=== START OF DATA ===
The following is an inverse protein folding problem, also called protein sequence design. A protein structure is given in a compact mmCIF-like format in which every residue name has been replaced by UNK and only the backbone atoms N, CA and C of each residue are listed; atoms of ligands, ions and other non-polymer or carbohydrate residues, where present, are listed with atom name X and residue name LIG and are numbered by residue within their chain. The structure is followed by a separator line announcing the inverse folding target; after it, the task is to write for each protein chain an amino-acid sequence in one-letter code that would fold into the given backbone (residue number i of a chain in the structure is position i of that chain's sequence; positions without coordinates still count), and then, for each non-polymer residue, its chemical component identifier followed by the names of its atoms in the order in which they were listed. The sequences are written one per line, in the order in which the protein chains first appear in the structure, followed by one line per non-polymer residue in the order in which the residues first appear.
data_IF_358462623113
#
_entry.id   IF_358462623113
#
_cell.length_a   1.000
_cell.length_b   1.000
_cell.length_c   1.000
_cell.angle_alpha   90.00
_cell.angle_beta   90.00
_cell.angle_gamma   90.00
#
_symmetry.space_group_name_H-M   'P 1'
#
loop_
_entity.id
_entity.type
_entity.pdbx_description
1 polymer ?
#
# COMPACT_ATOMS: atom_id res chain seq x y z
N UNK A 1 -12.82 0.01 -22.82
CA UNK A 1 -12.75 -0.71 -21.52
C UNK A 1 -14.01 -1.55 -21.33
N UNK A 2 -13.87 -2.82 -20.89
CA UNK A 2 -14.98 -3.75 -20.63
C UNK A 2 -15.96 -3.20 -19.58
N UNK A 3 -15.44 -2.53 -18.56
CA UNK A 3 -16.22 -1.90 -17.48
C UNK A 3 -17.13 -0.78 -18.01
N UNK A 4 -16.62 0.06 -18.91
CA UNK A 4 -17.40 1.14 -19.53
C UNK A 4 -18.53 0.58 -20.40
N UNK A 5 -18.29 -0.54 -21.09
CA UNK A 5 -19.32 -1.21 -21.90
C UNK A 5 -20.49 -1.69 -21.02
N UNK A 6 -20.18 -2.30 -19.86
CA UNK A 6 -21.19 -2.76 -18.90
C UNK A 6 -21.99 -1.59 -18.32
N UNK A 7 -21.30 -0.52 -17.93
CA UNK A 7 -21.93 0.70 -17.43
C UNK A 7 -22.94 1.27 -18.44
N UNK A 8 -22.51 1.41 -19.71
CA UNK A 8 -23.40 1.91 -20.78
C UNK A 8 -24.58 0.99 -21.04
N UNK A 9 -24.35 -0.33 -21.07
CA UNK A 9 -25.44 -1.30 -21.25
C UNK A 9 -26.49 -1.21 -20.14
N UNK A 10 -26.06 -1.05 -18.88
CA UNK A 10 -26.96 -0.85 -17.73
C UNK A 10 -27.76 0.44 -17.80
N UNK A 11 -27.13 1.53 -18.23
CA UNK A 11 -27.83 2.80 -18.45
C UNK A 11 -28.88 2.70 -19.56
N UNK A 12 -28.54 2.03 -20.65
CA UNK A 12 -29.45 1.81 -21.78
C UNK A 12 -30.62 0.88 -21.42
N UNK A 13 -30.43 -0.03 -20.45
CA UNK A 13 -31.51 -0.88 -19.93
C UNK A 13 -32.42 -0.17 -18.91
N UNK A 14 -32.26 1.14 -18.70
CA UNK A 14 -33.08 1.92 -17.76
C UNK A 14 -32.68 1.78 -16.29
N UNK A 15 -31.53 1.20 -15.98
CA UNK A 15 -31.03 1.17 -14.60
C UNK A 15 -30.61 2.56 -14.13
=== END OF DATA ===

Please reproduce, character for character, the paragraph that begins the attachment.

The following is an inverse protein folding problem, also called protein sequence design. A protein structure is given in a compact mmCIF-like format in which every residue name has been replaced by UNK and only the backbone atoms N, CA and C of each residue are listed; atoms of ligands, ions and other non-polymer or carbohydrate residues, where present, are listed with atom name X and residue name LIG and are numbered by residue within their chain. The structure is followed by a separator line announcing the inverse folding target; after it, the task is to write for each protein chain an amino-acid sequence in one-letter code that would fold into the given backbone (residue number i of a chain in the structure is position i of that chain's sequence; positions without coordinates still count), and then, for each non-polymer residue, its chemical component identifier followed by the names of its atoms in the order in which they were listed. The sequences are written one per line, in the order in which the protein chains first appear in the structure, followed by one line per non-polymer residue in the order in which the residues first appear.